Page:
Prior to the recent events in Hong Kong, several MNCs have already been forced to choose between prioritising human rights and building a market in China: Yahoo disclosed the identity of Chinese journalist Shi Tao and helped the authorities to prosecute him for leaking details of state media restrictions to a Western informant in 2005; Carrefour was compelled to issue a statement denouncing calls for Tibetan independence in the run-up to the Beijing Olympics in 2008; Mercedes-Benz apologised for quoting the Tibetan religious leader, the Dalai Lama, about openness in 2018; several Western companies including airlines, clothing companies and hotels have apologised to China for listing Taiwan as a country on their websites; there have been cases of self-censorship by international academic publishers; and the removal of apps by technology giants operating in China to comply with China’s security laws.

By contrast, Twitter has removed or suspended 200,000 accounts which the company believed had been part of a ‘coordinated state-backed operation’ to undermine the legitimacy of the protests in Hong Kong. Facebook has also taken measures to remove multiple accounts that are ‘associated with the Chinese government’. Admittedly, these social media companies do not have any business interests in China since they have already been blocked by the authorities. Nonetheless, their decision could jeopardise any prospects for them to enter the Chinese market in the future.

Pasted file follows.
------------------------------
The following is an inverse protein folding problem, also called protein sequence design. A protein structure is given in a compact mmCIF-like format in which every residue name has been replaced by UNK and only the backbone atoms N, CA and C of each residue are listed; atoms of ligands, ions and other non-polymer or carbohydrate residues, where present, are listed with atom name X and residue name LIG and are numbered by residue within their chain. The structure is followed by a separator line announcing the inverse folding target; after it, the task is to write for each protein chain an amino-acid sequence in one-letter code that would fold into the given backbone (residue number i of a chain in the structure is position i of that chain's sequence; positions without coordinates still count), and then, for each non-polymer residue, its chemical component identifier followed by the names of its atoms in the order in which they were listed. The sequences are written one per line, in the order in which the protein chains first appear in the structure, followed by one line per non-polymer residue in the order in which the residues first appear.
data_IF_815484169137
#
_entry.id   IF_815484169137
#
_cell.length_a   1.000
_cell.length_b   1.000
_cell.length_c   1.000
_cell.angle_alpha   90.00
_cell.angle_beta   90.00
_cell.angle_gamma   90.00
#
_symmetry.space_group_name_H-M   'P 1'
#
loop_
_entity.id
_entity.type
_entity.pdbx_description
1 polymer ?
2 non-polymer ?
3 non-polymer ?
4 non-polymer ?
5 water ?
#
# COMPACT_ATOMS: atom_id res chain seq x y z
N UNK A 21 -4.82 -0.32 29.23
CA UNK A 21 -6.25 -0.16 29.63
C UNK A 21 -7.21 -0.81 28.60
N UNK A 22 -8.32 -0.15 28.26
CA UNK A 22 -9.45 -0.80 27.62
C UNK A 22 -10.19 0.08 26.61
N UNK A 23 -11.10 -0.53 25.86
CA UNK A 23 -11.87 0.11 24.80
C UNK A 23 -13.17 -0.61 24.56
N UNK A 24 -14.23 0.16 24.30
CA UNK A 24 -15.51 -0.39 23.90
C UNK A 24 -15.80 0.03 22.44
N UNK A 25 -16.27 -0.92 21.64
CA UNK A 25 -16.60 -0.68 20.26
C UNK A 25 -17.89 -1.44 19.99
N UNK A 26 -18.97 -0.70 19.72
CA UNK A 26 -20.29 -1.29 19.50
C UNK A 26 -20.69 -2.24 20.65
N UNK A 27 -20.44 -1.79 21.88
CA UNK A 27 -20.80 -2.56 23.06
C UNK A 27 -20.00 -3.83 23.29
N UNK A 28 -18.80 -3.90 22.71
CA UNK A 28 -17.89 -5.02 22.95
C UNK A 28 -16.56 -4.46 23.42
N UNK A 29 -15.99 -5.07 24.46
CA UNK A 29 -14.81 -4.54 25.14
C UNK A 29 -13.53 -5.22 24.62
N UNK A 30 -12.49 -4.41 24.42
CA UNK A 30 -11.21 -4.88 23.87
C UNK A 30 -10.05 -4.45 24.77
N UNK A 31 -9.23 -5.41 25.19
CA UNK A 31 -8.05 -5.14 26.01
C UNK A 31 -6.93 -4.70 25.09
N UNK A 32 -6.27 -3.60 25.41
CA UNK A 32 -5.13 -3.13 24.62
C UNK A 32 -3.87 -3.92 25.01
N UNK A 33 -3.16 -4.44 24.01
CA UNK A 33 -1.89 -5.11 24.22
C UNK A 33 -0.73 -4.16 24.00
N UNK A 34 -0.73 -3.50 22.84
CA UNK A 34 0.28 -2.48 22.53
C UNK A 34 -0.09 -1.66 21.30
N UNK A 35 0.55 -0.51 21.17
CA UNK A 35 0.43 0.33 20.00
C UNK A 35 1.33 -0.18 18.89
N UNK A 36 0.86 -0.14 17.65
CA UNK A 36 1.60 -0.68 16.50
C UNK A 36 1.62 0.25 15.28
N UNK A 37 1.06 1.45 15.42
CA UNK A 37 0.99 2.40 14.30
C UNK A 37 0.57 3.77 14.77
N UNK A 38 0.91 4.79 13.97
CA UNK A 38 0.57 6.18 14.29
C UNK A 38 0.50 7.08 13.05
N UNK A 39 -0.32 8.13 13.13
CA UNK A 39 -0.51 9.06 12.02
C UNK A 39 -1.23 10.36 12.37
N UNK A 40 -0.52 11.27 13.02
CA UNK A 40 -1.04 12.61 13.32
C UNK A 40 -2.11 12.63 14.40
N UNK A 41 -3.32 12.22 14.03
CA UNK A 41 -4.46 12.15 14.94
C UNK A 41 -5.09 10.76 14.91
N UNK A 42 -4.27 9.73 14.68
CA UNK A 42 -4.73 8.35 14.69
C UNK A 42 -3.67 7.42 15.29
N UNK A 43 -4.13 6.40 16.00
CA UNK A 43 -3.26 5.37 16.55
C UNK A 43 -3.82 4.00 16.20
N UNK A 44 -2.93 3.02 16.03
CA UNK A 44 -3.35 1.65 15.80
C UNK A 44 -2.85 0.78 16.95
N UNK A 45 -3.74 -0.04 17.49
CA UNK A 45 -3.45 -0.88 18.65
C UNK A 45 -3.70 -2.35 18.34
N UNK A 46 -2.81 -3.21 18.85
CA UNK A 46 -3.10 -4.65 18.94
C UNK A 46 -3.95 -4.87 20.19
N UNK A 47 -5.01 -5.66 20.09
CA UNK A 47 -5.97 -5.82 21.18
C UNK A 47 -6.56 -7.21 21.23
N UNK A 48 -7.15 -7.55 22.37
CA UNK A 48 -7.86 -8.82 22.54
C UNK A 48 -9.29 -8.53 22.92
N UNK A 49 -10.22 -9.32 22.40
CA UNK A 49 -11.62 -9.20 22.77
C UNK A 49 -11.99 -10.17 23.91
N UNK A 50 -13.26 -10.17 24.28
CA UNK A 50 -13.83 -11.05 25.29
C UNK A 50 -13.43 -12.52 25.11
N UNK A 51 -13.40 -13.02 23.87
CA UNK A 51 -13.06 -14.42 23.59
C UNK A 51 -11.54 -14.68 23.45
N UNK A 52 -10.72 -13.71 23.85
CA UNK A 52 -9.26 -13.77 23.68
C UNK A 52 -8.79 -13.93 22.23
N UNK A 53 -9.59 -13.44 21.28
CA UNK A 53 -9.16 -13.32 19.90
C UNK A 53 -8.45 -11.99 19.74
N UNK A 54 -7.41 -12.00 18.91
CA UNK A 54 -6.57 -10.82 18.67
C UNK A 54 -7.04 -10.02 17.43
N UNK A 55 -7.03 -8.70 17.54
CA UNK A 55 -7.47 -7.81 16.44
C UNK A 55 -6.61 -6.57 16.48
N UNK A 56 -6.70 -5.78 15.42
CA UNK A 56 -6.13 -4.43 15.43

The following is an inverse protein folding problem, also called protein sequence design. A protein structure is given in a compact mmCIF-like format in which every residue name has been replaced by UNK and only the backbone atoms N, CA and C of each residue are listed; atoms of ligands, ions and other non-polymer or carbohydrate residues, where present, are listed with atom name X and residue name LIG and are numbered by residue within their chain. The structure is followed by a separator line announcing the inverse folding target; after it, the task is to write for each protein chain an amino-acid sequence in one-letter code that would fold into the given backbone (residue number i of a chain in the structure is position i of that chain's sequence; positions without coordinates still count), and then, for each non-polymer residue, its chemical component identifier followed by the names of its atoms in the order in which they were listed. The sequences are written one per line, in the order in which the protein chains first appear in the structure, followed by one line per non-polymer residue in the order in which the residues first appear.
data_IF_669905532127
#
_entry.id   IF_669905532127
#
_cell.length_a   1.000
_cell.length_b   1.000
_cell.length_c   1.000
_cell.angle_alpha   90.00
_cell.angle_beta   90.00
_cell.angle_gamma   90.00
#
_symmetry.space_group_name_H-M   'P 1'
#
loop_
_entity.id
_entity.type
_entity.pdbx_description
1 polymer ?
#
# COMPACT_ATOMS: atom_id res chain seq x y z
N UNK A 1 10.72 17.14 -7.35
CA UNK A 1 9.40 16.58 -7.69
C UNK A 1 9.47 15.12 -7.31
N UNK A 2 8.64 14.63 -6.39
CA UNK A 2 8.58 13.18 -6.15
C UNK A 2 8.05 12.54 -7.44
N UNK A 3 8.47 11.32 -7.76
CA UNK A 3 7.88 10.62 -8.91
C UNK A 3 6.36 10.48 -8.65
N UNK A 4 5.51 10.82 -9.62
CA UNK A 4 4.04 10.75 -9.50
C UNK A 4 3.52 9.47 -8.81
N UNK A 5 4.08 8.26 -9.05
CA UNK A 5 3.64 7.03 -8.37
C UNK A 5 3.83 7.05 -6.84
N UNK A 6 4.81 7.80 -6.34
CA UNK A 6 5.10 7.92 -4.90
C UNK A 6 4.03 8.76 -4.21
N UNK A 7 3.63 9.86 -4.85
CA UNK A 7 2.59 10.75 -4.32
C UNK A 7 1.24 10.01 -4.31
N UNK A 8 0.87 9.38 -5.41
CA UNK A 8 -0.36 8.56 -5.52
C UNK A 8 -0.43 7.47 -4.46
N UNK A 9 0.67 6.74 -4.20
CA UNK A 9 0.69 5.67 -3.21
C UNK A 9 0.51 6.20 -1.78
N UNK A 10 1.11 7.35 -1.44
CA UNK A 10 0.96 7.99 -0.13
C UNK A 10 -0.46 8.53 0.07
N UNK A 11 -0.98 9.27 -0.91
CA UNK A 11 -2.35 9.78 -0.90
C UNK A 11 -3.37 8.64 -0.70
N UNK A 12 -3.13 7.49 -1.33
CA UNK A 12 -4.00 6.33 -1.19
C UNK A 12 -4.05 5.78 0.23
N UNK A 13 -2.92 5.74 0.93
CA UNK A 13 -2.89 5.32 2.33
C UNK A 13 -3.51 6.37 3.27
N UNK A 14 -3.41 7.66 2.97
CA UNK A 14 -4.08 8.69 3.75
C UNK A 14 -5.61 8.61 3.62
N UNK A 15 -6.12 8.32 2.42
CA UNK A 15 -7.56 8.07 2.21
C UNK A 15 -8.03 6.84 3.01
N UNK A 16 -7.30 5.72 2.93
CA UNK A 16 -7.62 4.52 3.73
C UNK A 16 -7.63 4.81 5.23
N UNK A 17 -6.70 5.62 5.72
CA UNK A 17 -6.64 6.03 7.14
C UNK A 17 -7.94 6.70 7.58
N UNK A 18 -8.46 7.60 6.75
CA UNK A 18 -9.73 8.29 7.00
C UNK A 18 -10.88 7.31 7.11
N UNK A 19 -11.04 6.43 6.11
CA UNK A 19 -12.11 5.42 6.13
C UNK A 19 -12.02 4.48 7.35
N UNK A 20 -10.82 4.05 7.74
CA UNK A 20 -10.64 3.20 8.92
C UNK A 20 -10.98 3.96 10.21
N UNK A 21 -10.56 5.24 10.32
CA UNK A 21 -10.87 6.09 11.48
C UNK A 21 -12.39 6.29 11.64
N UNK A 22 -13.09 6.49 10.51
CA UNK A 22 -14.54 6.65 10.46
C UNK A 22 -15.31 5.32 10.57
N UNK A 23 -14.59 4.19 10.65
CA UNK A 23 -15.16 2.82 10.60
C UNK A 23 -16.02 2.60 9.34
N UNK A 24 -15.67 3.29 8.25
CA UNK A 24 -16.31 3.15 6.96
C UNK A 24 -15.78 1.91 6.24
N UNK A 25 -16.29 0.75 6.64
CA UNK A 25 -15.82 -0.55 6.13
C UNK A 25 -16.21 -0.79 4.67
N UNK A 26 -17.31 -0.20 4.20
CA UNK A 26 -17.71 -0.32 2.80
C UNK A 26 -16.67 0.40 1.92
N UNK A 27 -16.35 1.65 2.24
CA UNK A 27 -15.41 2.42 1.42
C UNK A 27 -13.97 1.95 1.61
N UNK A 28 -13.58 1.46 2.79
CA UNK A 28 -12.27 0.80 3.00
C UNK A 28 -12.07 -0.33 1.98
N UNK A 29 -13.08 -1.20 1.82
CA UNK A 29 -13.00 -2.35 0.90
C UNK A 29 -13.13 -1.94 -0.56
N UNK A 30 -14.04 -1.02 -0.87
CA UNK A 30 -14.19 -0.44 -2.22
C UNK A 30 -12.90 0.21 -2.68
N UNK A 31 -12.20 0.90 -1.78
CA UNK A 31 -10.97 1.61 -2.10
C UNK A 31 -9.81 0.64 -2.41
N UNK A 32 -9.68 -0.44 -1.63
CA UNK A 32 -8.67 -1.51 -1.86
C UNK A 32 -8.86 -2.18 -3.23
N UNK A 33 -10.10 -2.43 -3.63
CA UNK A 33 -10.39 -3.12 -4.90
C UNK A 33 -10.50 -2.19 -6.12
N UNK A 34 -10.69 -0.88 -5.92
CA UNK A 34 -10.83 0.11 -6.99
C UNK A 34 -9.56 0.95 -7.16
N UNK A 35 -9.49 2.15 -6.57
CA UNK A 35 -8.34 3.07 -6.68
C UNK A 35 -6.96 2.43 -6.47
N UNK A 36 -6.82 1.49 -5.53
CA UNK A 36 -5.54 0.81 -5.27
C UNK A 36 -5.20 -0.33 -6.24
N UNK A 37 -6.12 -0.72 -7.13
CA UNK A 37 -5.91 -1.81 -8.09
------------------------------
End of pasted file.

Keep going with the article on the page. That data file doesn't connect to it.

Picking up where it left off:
While it is true that foreign direct investment and trade between countries fosters international economic interdependence, the power relations between the respective parties may not be symmetric. The above examples clearly illustrate that the more Western MNCs need the Chinese market, the less bargaining power they have in terms of upholding their companies’ own operating values.

The government in Beijing aspires to set a new international norm through its economic leverage and does not seem to be concerned about the incompatibility between this and upholding existing human rights norms. This is not the first time that Beijing has exerted pressure on MNCs in Hong Kong in order to keep control, and nor will it be the last.

Debby Sze Wan Chan is a Postdoctoral Fellow in the Department of Sociology at the University of Hong Kong. Her research interests include social movements, bilateral economic cooperation and public diplomacy. Her latest publication is China’s Diplomatic Strategies in Response to Economic Disputes in Myanmar.

*Articles published by The Asia Dialogue represent the views of the author(s) and not necessarily those of The Asia Dialogue or affiliated institutions.